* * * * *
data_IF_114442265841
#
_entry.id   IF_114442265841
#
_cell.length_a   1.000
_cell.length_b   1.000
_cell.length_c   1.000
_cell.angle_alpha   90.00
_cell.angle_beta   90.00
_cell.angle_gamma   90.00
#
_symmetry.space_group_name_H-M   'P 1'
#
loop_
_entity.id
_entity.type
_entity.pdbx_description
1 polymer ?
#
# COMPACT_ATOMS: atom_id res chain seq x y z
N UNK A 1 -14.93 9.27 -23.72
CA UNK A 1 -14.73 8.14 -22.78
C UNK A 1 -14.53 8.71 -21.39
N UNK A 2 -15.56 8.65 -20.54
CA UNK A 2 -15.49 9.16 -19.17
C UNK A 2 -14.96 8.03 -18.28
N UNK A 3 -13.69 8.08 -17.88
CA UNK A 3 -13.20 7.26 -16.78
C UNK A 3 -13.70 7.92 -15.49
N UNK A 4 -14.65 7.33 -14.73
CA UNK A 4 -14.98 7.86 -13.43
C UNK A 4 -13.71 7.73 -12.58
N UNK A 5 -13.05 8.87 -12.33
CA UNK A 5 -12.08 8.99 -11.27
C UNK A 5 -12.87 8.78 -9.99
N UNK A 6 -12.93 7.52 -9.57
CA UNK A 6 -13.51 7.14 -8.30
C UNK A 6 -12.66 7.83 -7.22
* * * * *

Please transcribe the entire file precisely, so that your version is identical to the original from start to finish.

data_IF_114442265841
#
_entry.id   IF_114442265841
#
_cell.length_a   1.000
_cell.length_b   1.000
_cell.length_c   1.000
_cell.angle_alpha   90.00
_cell.angle_beta   90.00
_cell.angle_gamma   90.00
#
_symmetry.space_group_name_H-M   'P 1'
#
loop_
_entity.id
_entity.type
_entity.pdbx_description
1 polymer ?
#
# COMPACT_ATOMS: atom_id res chain seq x y z
N UNK A 1 -14.93 9.27 -23.72
CA UNK A 1 -14.73 8.14 -22.78
C UNK A 1 -14.53 8.71 -21.39
N UNK A 2 -15.56 8.65 -20.54
CA UNK A 2 -15.49 9.16 -19.17
C UNK A 2 -14.96 8.03 -18.28
N UNK A 3 -13.69 8.08 -17.88
CA UNK A 3 -13.20 7.26 -16.78
C UNK A 3 -13.70 7.92 -15.49
N UNK A 4 -14.65 7.33 -14.73
CA UNK A 4 -14.98 7.86 -13.43
C UNK A 4 -13.71 7.73 -12.58
N UNK A 5 -13.05 8.87 -12.33
CA UNK A 5 -12.08 8.99 -11.27
C UNK A 5 -12.87 8.78 -9.99
N UNK A 6 -12.93 7.52 -9.57
CA UNK A 6 -13.51 7.14 -8.30
C UNK A 6 -12.66 7.83 -7.22